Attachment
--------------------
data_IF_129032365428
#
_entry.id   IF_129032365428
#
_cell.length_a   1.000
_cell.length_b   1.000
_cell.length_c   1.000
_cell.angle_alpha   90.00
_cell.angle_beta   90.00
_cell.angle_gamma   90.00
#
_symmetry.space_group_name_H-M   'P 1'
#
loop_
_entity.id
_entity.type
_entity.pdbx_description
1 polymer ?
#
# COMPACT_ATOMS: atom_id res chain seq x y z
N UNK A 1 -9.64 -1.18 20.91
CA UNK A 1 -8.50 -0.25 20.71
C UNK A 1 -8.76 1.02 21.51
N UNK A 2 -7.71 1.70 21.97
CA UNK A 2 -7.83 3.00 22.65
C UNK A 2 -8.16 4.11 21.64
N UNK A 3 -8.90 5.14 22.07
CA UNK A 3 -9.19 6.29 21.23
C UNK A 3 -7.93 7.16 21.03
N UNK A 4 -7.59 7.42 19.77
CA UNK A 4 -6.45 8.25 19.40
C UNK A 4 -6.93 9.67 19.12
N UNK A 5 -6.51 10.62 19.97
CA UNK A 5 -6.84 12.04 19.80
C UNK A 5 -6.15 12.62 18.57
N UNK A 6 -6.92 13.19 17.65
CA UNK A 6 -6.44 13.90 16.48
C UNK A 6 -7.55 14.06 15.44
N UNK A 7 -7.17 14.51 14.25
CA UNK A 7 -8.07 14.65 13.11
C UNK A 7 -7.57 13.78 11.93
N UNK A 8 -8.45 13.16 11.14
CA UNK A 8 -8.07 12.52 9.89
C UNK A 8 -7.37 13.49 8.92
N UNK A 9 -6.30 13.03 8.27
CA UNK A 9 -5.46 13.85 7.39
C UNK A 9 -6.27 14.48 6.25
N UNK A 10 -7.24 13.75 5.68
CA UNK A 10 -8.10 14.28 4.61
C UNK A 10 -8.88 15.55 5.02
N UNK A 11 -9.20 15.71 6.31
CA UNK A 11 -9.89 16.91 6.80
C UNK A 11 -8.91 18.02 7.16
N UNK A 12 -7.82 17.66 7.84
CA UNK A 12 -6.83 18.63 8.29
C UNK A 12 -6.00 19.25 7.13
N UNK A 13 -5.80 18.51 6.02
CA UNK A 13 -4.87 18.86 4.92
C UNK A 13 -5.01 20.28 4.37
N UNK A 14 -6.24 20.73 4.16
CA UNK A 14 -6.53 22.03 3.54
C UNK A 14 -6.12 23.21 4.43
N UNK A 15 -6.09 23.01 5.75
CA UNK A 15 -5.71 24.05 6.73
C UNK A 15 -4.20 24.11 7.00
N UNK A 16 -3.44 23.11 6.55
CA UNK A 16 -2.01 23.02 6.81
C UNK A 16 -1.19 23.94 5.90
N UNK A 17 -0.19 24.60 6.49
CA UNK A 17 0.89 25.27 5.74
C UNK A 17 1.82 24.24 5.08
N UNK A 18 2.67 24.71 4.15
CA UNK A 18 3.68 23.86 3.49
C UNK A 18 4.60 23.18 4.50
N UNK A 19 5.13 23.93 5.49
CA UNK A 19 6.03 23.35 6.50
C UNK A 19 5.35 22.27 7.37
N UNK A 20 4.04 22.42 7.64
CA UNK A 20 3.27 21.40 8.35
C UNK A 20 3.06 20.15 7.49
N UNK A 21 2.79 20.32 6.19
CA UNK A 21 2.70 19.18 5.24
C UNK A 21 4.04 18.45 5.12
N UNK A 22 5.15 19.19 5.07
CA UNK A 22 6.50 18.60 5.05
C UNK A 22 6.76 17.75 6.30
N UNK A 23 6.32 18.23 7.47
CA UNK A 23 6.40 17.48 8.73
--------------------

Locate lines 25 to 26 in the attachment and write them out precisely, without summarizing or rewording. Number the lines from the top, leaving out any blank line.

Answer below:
CA UNK A 2 -7.83 3.00 22.65
C UNK A 2 -8.16 4.11 21.64